God is Dead #1
By Jonathan Hickman, Mike Costa, Di Amorim, & Juanmar
These days, Jonathan Hickman is on the radar of most serious comic book readers. He has not only masterminded a number of very successful titles at Marvel, including large cross-over events, but he’s also created some of the most popular, and certainly more inventive creator-owned titles at Image Comics. However, God is Dead is a six-issue mini-series being published by Avatar Press. As of this initial installment though, it is clear that his unique brand of bizarre story-telling will remain unimpeded.
God is Dead is a story in which gods are…well, not dead. They are, in fact, quite real. Anthropomorphic personifications of a number of well-known deities have returned to Earth seeking worship once again. They are thoroughly displeased with how we have turned out. They’ve not only caused a number of major disasters, but their arrival has also sparked a global religious war. Being the first issue of a Hickman book, there is still so much left to be introduced to the plot. However, the end of issue #1 sees a council of deities from various pantheons uniting in order to take the planet. This story is sure to get quite expansive with such lofty foundations being constructed. Although we only see the protagonists briefly, the rag-tag band of resistance fighters seem poised to throw a major wrench into the nefarious plans of the higher beings.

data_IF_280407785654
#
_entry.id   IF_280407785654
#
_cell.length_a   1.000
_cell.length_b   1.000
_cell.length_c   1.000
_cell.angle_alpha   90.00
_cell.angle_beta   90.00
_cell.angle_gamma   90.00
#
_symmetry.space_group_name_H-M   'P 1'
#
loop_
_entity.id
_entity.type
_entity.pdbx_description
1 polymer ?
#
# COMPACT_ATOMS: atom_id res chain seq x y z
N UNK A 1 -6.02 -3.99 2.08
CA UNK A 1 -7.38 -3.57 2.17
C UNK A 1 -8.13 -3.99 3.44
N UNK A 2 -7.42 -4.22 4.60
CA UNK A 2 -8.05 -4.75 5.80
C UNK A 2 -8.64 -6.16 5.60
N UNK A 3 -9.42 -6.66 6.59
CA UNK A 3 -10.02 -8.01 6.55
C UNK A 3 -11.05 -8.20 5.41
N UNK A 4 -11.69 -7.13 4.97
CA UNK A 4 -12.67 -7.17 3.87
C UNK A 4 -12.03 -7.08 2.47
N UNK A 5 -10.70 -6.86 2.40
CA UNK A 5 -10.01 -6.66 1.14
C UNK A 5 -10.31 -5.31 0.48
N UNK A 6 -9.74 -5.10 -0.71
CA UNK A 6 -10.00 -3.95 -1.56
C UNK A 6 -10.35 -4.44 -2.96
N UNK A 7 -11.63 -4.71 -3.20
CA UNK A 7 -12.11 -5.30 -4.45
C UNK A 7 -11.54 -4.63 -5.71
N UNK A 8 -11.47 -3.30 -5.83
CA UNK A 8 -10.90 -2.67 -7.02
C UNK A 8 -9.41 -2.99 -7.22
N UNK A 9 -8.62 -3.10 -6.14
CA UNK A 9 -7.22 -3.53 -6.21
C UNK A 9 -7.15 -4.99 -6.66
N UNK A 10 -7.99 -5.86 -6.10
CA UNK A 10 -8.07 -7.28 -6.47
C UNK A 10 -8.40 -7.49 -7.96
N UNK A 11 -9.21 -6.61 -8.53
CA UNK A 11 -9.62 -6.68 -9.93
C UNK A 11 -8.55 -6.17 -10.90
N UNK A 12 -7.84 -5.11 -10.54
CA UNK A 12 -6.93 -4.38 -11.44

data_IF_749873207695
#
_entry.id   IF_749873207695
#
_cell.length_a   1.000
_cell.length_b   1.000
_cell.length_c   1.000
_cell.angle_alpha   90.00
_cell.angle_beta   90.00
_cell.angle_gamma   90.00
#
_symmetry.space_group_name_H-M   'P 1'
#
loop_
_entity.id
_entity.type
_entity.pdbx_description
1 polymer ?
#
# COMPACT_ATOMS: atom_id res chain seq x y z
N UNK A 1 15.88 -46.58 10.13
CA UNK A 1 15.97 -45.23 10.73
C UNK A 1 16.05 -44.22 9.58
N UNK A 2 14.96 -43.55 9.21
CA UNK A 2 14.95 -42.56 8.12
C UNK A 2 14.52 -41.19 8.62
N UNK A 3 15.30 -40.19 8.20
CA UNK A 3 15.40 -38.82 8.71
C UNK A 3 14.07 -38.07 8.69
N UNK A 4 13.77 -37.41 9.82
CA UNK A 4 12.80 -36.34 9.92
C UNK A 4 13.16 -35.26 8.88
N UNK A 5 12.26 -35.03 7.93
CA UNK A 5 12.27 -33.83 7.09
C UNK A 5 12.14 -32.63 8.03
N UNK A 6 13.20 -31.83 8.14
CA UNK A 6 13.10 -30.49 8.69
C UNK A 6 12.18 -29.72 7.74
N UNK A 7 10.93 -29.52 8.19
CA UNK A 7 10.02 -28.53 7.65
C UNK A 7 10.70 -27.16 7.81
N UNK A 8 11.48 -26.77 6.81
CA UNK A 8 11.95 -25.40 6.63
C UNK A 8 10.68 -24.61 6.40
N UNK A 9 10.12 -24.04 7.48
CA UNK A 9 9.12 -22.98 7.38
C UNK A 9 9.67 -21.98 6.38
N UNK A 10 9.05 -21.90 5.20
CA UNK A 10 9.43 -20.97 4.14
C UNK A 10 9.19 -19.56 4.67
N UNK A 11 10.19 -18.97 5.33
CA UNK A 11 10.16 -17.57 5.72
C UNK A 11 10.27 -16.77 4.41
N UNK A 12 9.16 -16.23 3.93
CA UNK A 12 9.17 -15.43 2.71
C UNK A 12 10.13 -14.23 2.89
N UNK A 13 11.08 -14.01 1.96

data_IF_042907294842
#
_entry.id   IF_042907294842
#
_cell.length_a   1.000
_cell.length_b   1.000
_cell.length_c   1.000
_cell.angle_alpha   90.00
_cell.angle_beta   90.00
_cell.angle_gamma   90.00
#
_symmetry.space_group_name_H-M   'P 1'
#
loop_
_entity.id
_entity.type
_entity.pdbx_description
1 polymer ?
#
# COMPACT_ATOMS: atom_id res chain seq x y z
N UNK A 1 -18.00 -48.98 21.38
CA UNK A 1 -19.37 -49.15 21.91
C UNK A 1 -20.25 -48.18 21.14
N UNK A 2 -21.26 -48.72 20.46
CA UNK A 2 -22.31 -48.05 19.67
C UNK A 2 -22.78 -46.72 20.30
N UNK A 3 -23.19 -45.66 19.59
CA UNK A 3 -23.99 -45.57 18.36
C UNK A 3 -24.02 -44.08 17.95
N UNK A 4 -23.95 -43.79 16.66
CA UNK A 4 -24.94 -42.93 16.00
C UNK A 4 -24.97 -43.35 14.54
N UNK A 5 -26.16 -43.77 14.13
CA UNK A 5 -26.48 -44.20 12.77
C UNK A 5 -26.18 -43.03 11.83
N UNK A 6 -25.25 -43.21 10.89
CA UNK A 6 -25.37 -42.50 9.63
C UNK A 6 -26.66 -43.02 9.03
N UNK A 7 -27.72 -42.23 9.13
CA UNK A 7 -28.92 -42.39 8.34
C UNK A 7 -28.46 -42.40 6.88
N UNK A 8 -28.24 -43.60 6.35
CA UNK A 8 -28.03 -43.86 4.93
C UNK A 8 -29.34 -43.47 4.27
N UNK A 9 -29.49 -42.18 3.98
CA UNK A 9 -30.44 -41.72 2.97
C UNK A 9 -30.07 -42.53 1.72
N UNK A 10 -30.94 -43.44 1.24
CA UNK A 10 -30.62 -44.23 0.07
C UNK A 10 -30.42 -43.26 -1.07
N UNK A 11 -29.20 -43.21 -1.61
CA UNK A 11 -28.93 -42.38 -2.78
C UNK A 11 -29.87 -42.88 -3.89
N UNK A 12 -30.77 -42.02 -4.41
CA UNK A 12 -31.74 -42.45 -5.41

Having published works like Alan Moore’s Neonomicon, Avatar Press is certainly not squeamish or overly conservative regarding what they allow in their books. This fact has allowed the brutality often found scattered throughout Hickman’s works a place which serves to drive home just what a horrific impact recent events have had on the world. Furthermore, although his books are often considered relatively difficult to follow, God is Dead appears to be very straight forward in its delivery compared to previous titles. However, this doesn’t hamper the feel of the book, nor does it take anything away from the epic sensibility of the overall story. There is clearly so much more to be developed, but the pacing is excellent for an opening issue.
The artwork is appropriately grandiose, particularly when portraying the gods themselves, as well as their surroundings. Every panel is magnificently realized, with a great deal of attention given to the background details and the better known features of each deity. The tremendous shadowing is another of the better aspects of the visuals in God is Dead #1. Finally, the coloring really enhances the wonderful amount of detail apparent throughout this book, with a very vivid palette that really brings each image to life.
Although the story doesn’t appear particularly deep at this point, there is certainly a sense of the epic throughout the pages of God is Dead. The plot is fantastically interesting and different, and there is a ton of potential for something really special with this book.